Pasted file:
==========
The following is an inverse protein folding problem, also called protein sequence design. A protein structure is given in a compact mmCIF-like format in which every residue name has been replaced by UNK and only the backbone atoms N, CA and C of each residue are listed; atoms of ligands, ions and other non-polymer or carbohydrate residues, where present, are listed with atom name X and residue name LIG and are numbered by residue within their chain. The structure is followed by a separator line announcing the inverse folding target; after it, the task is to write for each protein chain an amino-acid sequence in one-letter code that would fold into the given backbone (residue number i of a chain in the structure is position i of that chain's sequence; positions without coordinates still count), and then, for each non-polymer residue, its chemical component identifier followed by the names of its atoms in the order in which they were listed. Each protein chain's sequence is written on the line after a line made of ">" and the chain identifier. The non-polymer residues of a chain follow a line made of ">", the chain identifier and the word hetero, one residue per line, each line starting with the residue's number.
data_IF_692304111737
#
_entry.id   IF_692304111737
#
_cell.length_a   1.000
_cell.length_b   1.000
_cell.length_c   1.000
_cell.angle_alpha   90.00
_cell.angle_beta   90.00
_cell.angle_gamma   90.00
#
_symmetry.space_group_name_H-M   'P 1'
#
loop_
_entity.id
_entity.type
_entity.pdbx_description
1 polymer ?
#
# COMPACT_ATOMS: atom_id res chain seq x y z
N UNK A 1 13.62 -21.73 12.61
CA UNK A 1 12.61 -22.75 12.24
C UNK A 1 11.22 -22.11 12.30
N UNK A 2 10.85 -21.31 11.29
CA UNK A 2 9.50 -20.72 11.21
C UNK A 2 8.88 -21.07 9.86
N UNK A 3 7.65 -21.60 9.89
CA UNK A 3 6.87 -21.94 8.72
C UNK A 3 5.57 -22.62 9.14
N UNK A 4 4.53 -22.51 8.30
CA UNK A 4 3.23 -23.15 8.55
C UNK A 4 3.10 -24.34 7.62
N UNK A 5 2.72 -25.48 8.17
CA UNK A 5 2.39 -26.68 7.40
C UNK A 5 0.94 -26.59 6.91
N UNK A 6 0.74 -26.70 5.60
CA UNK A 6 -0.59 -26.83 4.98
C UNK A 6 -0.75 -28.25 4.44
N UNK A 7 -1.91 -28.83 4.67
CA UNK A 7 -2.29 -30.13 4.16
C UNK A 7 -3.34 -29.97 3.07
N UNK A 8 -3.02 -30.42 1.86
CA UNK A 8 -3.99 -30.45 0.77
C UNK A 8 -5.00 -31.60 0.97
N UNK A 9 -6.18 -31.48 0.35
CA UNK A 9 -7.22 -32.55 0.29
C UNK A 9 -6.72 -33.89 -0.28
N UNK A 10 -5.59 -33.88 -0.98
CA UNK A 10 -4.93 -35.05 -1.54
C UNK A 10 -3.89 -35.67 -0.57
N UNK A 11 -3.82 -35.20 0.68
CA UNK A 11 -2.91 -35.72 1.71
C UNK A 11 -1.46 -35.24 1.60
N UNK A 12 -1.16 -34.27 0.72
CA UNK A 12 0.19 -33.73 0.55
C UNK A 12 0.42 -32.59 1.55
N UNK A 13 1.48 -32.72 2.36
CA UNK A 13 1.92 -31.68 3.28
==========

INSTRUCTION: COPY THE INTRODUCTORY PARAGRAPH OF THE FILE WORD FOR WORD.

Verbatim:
The following is an inverse protein folding problem, also called protein sequence design. A protein structure is given in a compact mmCIF-like format in which every residue name has been replaced by UNK and only the backbone atoms N, CA and C of each residue are listed; atoms of ligands, ions and other non-polymer or carbohydrate residues, where present, are listed with atom name X and residue name LIG and are numbered by residue within their chain. The structure is followed by a separator line announcing the inverse folding target; after it, the task is to write for each protein chain an amino-acid sequence in one-letter code that would fold into the given backbone (residue number i of a chain in the structure is position i of that chain's sequence; positions without coordinates still count), and then, for each non-polymer residue, its chemical component identifier followed by the names of its atoms in the order in which they were listed. Each protein chain's sequence is written on the line after a line made of ">" and the chain identifier. The non-polymer residues of a chain follow a line made of ">", the chain identifier and the word hetero, one residue per line, each line starting with the residue's number.